8. When the Republicans regained control of the U.S. House of Representatives and Senate following the 1994 elections, the new speaker, Newt Gingrich (c) made this declaration.

  9. While devolution over the last decade or so has shifted some authority away from the national government and to the state and local governments, it has resulted in only a modification of fiscal and cooperative federalism rather than their general demise (a).

  10. Patrick Henry (e) declared “Give me liberty or give me death” during the American Revolution. He later opposed ratification of the Constitution because he felt that the national government should be a union of states and not also of people.

  11. National defense and interstate commerce are national powers. Education and police protection are state powers. Taxation (c) is a power shared by both the national government and the states.

  12. Federalism was invented in America in 1787 (e) and was different from any form of government the world had known. Other governments at the time had unitary systems.

  13. For reasons that are still not clear, Justice Owen Roberts (b) abandoned his opposition to Roosevelt’s policies and thus gave the president a working majority on the Court.

  14. Thomas Jefferson, Washington’s secretary of state, opposed the bank on the grounds that its activities would benefit the wealthy at the expense of ordinary people. Jefferson claimed the bank was unlawful because the Constitution did not expressly authorize it. Thus, the correct answer is (a).

  15. According to the Supreme Court’s decision in the case of Gonzales v. Raich, Congress has the power to ban marijuana on the basis of the commerce clause, so (d) is the correct answer.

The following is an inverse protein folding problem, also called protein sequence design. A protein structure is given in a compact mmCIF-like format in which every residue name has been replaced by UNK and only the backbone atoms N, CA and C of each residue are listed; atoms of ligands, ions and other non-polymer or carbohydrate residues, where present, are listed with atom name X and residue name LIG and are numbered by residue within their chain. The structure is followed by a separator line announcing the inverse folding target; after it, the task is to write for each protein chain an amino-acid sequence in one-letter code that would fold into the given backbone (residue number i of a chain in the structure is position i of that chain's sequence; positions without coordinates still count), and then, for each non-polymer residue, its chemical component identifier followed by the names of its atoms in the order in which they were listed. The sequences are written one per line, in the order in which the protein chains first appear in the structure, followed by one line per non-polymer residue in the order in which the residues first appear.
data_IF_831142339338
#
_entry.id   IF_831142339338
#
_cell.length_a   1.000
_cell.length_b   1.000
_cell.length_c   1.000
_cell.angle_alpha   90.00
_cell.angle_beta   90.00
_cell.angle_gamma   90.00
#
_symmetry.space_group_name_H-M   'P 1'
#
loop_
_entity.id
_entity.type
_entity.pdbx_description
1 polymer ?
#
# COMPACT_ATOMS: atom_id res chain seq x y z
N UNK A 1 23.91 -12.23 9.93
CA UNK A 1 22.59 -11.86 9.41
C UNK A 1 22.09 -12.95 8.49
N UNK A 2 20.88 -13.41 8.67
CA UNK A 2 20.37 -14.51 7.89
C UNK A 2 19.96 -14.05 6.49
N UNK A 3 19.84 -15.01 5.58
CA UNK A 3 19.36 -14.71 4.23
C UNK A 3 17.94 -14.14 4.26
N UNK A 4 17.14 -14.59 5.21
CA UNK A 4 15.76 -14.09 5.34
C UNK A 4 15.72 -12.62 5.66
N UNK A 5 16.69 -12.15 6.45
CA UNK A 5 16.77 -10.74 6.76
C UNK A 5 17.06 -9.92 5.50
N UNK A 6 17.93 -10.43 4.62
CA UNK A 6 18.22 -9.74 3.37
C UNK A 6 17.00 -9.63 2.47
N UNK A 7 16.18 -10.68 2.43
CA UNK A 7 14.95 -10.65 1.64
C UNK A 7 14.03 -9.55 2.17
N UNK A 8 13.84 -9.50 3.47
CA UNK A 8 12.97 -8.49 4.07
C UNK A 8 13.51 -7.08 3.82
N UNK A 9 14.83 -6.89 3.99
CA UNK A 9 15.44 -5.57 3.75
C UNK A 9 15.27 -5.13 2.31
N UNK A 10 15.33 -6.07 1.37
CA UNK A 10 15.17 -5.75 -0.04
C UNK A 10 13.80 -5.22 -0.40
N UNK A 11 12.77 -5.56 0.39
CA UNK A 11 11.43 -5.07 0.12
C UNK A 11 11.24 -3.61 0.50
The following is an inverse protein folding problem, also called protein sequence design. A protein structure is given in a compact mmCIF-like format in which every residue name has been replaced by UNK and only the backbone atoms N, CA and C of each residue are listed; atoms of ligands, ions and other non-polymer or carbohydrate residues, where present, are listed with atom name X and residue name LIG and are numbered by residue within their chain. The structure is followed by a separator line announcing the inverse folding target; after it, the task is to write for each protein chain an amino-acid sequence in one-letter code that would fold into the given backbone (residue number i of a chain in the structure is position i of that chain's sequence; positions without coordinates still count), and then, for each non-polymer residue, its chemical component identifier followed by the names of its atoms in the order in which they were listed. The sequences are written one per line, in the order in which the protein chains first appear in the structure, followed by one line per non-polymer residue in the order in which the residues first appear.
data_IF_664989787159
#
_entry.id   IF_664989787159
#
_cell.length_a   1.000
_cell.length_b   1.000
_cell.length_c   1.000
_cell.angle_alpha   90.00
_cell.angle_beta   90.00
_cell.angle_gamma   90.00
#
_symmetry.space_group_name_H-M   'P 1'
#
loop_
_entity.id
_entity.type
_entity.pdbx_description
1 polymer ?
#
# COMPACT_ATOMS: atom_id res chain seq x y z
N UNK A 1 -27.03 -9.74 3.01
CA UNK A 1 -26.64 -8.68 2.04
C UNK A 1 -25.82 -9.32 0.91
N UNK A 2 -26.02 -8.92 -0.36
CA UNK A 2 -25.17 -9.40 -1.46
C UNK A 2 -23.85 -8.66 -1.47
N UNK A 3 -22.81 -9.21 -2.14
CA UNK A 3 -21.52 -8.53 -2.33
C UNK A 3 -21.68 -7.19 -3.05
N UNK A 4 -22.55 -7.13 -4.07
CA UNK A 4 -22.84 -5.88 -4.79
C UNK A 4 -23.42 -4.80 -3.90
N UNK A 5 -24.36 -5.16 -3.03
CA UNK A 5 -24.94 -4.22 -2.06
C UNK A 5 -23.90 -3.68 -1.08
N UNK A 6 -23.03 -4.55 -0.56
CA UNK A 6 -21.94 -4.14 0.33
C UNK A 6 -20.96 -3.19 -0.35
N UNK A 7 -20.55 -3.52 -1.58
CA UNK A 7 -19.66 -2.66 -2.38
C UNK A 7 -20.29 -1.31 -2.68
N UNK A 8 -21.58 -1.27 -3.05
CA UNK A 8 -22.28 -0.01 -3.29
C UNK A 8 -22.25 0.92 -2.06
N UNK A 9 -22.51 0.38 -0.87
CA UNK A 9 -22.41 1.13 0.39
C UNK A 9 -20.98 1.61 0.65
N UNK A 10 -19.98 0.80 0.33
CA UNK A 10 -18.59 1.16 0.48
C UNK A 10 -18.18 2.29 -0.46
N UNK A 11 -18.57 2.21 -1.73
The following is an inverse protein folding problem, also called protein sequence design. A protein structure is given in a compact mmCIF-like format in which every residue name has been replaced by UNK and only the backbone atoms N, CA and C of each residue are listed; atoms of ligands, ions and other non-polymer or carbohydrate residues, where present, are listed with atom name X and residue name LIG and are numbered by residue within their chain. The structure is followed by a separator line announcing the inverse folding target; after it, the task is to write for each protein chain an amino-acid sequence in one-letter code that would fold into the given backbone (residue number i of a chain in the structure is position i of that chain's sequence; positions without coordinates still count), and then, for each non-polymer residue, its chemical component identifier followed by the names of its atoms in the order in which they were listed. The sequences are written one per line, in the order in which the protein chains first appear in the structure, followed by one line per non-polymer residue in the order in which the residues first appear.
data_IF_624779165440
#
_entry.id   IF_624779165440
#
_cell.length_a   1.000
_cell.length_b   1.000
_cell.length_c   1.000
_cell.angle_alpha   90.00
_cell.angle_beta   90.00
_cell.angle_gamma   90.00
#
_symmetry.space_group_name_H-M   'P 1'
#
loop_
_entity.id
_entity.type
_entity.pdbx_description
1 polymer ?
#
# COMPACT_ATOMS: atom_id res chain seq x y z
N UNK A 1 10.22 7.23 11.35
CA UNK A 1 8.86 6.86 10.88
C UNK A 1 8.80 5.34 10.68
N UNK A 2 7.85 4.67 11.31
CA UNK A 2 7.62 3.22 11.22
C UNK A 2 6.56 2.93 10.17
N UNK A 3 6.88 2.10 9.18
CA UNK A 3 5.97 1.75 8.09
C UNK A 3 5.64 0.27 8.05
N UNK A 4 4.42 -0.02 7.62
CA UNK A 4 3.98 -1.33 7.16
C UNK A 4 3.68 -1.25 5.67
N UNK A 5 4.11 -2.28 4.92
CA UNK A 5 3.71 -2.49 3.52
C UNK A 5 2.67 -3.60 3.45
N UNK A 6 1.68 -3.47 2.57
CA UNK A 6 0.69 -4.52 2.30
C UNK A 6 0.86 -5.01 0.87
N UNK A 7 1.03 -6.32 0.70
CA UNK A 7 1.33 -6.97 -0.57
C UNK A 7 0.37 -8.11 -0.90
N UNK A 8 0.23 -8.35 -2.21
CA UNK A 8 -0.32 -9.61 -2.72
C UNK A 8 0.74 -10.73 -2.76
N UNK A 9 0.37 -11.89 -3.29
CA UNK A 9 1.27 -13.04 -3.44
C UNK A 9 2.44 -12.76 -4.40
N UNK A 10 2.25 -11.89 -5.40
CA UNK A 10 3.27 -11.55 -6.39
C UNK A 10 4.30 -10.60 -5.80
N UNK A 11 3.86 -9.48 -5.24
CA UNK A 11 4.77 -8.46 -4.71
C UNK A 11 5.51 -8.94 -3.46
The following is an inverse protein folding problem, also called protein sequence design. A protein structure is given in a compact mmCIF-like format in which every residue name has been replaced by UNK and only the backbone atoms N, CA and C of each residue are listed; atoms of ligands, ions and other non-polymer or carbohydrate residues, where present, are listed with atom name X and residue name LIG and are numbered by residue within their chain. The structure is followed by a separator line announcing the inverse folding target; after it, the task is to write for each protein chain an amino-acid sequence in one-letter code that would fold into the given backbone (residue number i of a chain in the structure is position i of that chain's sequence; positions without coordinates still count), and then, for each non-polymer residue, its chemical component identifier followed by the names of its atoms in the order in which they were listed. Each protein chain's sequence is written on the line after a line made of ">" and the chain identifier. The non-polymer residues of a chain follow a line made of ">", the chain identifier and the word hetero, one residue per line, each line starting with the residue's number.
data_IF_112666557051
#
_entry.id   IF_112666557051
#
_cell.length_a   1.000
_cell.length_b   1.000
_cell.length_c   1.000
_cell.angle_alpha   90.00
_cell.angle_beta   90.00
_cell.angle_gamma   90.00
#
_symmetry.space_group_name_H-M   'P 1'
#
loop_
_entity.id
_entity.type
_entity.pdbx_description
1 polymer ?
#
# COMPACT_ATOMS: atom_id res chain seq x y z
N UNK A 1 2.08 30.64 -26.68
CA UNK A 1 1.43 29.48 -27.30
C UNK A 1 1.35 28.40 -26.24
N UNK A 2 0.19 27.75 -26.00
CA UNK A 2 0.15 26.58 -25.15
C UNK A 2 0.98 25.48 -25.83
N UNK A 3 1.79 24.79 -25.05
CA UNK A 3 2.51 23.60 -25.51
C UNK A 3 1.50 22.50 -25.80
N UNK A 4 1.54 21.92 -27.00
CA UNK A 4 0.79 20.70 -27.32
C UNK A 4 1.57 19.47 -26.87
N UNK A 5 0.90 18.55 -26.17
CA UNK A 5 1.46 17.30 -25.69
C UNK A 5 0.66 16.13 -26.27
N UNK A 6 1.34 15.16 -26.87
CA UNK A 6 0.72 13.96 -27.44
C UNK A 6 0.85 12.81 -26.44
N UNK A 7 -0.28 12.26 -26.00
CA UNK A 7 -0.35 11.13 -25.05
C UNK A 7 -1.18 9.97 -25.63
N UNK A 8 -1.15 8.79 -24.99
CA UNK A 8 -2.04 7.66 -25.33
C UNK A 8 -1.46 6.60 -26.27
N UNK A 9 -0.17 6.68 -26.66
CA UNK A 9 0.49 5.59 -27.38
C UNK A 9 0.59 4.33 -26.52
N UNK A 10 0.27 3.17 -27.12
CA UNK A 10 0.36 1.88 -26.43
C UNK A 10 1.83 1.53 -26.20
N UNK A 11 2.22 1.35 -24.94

16. Under the Articles, Congress had no powers to tax or conscript citizens; all power resided with the states (a). Congress was very weak and ineffective during this time period, and there was no separate executive branch at the national level.

  17. In a blow to President Franklin Roosevelt, the Supreme Court invalidated the NIRA in 1935 (b), which prompted Roosevelt’s court-packing plan two years later.

Directory: sites
sites -> The United States and Post-Castro Cuba
sites -> Fighting Fit: Exploring Military Medicine (1850-1950)
sites -> 9. 5 Political Powers and Achievements Tom Burns- beacon High School
sites -> Indiana Academic Standards Resource Guide World History and Civilization Standards Approved March 2014
sites -> Penn State Harrisburg American Studies/Women Studies 104: Women and the American Experience Spring 2015 Instructor: Kathryn Holmes
sites -> Penn State Harrisburg am st/wmnst 104: Women and the American Experience Spring 2015 Instructor: Kathryn Holmes
sites -> Abolition and Women’s Rights Chap. 14 Se
sites -> In the years between the Seneca Falls Convention and the Civil War, powerful links existed between antislavery and women’s rights advocates. Virtually all women’s rights advocates supported abolition

Share with your friends:
1   2   3   4   5   6   7   8   9   10

The database is protected by copyright © 2020
send message

    Main page